Why has fandom become so toxic?

Originally published at: Why has fandom become so toxic? | Boing Boing


My brief & limited exposure to fandom I came to the conclusion that extreme fandom folks like to be angry with someone, long drawn out disputes over what seems to be nothing, and are emotional vampires. Take that former room-mates from the distant past.


Too many people take something they really like, and it becomes inextricably intertwined with their own sense of identity and worth.


Now where have I seen that behavior recently in US politics?


Emotional vampires, some of them sure.

Some others, invested to the point where they derive self worth and identity from the fandom. Therefore the friction they cause, and the purity they demand giving them purpose, meaning and ego.


Jinx; where’s my coke?


It is like this friction wouldn’t exist in real life, except such friction is now being “harvested and distilled” to gather eyeball views and media attention, where previously these extremists would find there way to the fringes, instead of being prompted onto center stage in the form of a sick and twisted “media event.”

This is much like Christians and “Christians” are utterly destroying Christianity for the rest of us, including the disciples and in the eyes of non-believers.
(Notice how the most vocal “advocates” are the the polar opposite of the examples espoused by their faith.)


I live on a strange intersection of time where I’m a woman that enjoyed many of pop culture franchises and collected comic books and even made them an object of academic study at university for at least 35 years (and played games before they started being divided by gender) and see toxic nerds loudly claim that women like me don’t exist/don’t know what they are talking about. It’s weird because I was already there when they weren’t even born.

There was A LOT of gatekeeping in the 90s, you had to have an encyclopedic knowledge of whatever you liked to be considered a “true Scotsman” but these younger guys got really radicalized and violent in the 10s. I fear for my daughter. The chance of her receiving targeted abuse just for liking something some people think she shouldn’t makes me shudder.


seth meyers GIF by Late Night with Seth Meyers

They became the Trumpist foot soldiers along with the various militia groups…


My take on it is that there have always been haters, but for the most part they could be ignored, once they found themselves online they gravitated towards people who didn’t shun them, other haters.
But none of that is important, and figuring out why is actually a distraction, because they have now been weaponized:


I was a fan of the Toxic Avenger before it was cool (never was cool)


The Troma fandom is still pure…

90s tv GIF by absurdnoise


I love how the nazis came recruiting and they just went “ooooh a new club of people that look just like me, nice!” without even noticing the parallels with the Sith and realizing that making hate your primary drive leads to loneliness and having your ass kicked…

Son, you are the unnamed minion that the Joker kills on a whim, you are no joker.


Could be… or maybe they just identify with the bad guys and think they are actually heroes…

Baddie GIF by Giphy QA

Plenty of people seem to enjoy the “anti-hero” types and idealize them as cool. I don’t know if you’ve even seen Breaking Bad, but people did that with the main character, Walter White. He goes from bad to worse over the course of the series, makes a series of decisions based on his pride that ultimately hurts his entire family (including getting his own brother in law killed, and yet so many people still see him as the “hero” of the story rather than the villain. It’s a great show, but honestly, I question when anyone sees Walter White as the “hero” when he’s clearly not…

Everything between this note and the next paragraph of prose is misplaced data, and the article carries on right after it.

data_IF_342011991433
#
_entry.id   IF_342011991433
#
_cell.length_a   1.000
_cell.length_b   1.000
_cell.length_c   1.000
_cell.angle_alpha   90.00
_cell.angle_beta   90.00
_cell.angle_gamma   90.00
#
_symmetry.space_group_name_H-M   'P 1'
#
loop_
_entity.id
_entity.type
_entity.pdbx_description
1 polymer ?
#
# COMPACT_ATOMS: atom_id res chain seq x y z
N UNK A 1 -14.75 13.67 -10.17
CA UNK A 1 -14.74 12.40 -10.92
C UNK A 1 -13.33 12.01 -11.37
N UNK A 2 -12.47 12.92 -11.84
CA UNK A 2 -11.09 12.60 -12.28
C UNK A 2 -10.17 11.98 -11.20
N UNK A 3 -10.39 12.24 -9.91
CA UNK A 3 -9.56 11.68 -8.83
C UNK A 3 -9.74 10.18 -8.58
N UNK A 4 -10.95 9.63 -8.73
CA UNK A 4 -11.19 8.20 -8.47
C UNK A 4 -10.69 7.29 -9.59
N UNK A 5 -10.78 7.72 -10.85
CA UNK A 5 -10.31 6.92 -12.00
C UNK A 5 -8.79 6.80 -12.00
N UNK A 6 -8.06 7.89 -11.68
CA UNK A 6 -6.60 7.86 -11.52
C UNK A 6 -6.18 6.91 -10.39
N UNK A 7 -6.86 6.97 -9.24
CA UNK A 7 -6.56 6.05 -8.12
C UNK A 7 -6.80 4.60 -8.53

fandom went from

“hey! we like the same thing!”


“hey –– you’re not liking that right”


This basically happened to a really good friend of mine and I didn’t even realize it until it was too late (largely because we’re not American, but also because we’d drifted apart by that time). The Trump thing is what tipped me off, though.

I think somewhere along the way he got sucked into one fandom or another and ended up in the gamergate crowd.


My favorite obscure gamer reference to pull on these little turds: “I used to sit and watch Fansy the Bard train sand giants on people outside of Freeport, now be gone, whippersnapper”

(Wait for them to google to figure out wtf I’m talking about)



Back when fans randomly met in a comic shop or convention, you could ignore that loud obnoxious guy who had a different opinion, or walk away. Now, you meet them every time you look at a feed about your fandom.
As much as the internet helped all us weirdos find our people, it let all the people who would bully or preach to overrun the space.


That sucks. I’m sorry…

Lady Gaga Ok GIF


As a furry who has run into various subfandoms within the fandom, and isn’t into all of those, the brief answer to this that we’ve discovered is this:

People are into it for different reasons than you are. And now, with the internet being so wide, so vast, fandoms can exist with people that are in it for entirely different reasons, and when a large number of those people are put in the same space as another large number of differing people, there are questions about what is and is not on topic/point/etc.

The solution to this is to let the fandom fracture into smaller niches but still retain common goals that the larger group can stand by. This way, you can be part of a fandom AND its subfandoms that mesh with your views of the thing you are a fan of.

Where the toxicity comes is when people try to tell other people how they should be enjoying the product/thing/show/movie/book/etc. And because of scale, they’ll always find people to line up on ANY side of those arguments.